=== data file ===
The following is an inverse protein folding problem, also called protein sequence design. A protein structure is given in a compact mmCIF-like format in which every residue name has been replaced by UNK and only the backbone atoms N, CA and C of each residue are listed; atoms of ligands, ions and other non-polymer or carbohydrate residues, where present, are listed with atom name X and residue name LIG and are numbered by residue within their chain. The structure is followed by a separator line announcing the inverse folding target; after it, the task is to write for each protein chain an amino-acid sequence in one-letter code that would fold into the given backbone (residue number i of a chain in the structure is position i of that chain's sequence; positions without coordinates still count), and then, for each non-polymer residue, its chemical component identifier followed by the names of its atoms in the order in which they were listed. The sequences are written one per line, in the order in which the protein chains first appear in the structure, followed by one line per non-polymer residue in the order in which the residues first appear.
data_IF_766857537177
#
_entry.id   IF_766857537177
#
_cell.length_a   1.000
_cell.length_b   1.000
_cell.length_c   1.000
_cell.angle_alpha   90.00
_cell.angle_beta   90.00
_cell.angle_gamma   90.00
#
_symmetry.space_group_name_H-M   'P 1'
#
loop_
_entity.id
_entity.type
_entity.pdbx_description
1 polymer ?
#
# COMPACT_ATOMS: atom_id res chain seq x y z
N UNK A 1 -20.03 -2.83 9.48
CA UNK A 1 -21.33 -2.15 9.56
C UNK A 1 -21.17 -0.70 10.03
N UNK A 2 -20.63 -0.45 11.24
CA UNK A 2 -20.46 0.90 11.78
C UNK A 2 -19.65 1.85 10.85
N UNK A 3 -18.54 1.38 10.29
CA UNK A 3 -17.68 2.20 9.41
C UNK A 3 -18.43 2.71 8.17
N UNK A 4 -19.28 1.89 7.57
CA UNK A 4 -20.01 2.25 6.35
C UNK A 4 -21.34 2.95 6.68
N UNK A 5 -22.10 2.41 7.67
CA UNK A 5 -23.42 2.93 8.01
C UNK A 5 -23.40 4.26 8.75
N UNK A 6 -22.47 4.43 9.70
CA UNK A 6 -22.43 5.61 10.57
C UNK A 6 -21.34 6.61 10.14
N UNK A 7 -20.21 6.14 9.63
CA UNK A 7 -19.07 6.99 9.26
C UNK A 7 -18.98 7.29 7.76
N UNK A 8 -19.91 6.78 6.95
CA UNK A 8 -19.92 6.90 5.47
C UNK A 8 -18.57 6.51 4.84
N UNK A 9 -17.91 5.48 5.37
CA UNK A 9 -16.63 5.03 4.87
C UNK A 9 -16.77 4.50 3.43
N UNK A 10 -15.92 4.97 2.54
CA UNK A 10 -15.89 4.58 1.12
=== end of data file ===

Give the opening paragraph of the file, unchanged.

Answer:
The following is an inverse protein folding problem, also called protein sequence design. A protein structure is given in a compact mmCIF-like format in which every residue name has been replaced by UNK and only the backbone atoms N, CA and C of each residue are listed; atoms of ligands, ions and other non-polymer or carbohydrate residues, where present, are listed with atom name X and residue name LIG and are numbered by residue within their chain. The structure is followed by a separator line announcing the inverse folding target; after it, the task is to write for each protein chain an amino-acid sequence in one-letter code that would fold into the given backbone (residue number i of a chain in the structure is position i of that chain's sequence; positions without coordinates still count), and then, for each non-polymer residue, its chemical component identifier followed by the names of its atoms in the order in which they were listed. The sequences are written one per line, in the order in which the protein chains first appear in the structure, followed by one line per non-polymer residue in the order in which the residues first appear.